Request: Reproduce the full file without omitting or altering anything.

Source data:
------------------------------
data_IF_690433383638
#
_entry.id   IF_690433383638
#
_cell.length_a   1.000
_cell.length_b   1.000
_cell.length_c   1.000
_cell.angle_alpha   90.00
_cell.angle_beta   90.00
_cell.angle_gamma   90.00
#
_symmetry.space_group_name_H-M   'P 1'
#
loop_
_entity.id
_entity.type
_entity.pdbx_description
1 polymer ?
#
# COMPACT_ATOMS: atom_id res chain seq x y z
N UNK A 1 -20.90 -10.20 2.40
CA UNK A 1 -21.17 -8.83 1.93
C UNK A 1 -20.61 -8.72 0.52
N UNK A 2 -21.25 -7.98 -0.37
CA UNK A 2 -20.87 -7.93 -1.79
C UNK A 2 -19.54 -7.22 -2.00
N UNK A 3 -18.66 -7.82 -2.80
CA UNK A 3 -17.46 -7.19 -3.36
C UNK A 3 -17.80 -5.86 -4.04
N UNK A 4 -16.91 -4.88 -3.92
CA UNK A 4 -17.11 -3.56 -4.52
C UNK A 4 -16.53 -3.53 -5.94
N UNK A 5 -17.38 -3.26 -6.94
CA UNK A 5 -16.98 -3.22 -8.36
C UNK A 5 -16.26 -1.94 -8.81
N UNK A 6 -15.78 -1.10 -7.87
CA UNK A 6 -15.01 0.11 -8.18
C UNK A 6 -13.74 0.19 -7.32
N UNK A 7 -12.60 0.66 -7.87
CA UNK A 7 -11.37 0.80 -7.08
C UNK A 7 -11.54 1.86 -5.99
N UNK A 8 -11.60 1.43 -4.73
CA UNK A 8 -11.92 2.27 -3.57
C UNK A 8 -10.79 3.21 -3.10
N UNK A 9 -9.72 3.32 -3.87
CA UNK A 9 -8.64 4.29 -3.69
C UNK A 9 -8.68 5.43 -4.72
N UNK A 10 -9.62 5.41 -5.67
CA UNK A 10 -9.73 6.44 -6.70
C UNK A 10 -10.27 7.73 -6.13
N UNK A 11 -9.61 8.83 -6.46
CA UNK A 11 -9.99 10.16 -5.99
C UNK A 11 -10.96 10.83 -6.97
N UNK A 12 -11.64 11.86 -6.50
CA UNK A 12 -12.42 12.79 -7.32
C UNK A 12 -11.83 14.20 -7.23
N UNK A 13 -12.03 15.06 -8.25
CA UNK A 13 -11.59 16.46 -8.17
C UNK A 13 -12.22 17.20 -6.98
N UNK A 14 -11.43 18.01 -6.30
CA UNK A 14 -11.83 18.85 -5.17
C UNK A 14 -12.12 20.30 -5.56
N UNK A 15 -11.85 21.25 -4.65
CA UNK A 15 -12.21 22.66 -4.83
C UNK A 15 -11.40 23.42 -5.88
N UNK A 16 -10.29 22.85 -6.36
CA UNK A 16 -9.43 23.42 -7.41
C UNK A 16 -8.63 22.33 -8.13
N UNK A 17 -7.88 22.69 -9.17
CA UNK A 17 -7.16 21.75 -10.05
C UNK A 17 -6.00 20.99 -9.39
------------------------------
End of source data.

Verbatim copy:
data_IF_690433383638
#
_entry.id   IF_690433383638
#
_cell.length_a   1.000
_cell.length_b   1.000
_cell.length_c   1.000
_cell.angle_alpha   90.00
_cell.angle_beta   90.00
_cell.angle_gamma   90.00
#
_symmetry.space_group_name_H-M   'P 1'
#
loop_
_entity.id
_entity.type
_entity.pdbx_description
1 polymer ?
#
# COMPACT_ATOMS: atom_id res chain seq x y z
N UNK A 1 -20.90 -10.20 2.40
CA UNK A 1 -21.17 -8.83 1.93
C UNK A 1 -20.61 -8.72 0.52
N UNK A 2 -21.25 -7.98 -0.37
CA UNK A 2 -20.87 -7.93 -1.79
C UNK A 2 -19.54 -7.22 -2.00
N UNK A 3 -18.66 -7.82 -2.80
CA UNK A 3 -17.46 -7.19 -3.36
C UNK A 3 -17.80 -5.86 -4.04
N UNK A 4 -16.91 -4.88 -3.92
CA UNK A 4 -17.11 -3.56 -4.52
C UNK A 4 -16.53 -3.53 -5.94
N UNK A 5 -17.38 -3.26 -6.94
CA UNK A 5 -16.98 -3.22 -8.36
C UNK A 5 -16.26 -1.94 -8.81
N UNK A 6 -15.78 -1.10 -7.87
CA UNK A 6 -15.01 0.11 -8.18
C UNK A 6 -13.74 0.19 -7.32
N UNK A 7 -12.60 0.66 -7.87
CA UNK A 7 -11.37 0.80 -7.08
C UNK A 7 -11.54 1.86 -5.99
N UNK A 8 -11.60 1.43 -4.73
CA UNK A 8 -11.92 2.27 -3.57
C UNK A 8 -10.79 3.21 -3.10
N UNK A 9 -9.72 3.32 -3.87
CA UNK A 9 -8.64 4.29 -3.69
C UNK A 9 -8.68 5.43 -4.72
N UNK A 10 -9.62 5.41 -5.67
CA UNK A 10 -9.73 6.44 -6.70
C UNK A 10 -10.27 7.73 -6.13
N UNK A 11 -9.61 8.83 -6.46
CA UNK A 11 -9.99 10.16 -5.99
C UNK A 11 -10.96 10.83 -6.97
N UNK A 12 -11.64 11.86 -6.50
CA UNK A 12 -12.42 12.79 -7.32
C UNK A 12 -11.83 14.20 -7.23
N UNK A 13 -12.03 15.06 -8.25
CA UNK A 13 -11.59 16.46 -8.17
C UNK A 13 -12.22 17.20 -6.98
N UNK A 14 -11.43 18.01 -6.30
CA UNK A 14 -11.83 18.85 -5.17
C UNK A 14 -12.12 20.30 -5.56
N UNK A 15 -11.85 21.25 -4.65
CA UNK A 15 -12.21 22.66 -4.83
C UNK A 15 -11.40 23.42 -5.88
N UNK A 16 -10.29 22.85 -6.36
CA UNK A 16 -9.43 23.42 -7.41
C UNK A 16 -8.63 22.33 -8.13
N UNK A 17 -7.88 22.69 -9.17
CA UNK A 17 -7.16 21.75 -10.05
C UNK A 17 -6.00 20.99 -9.39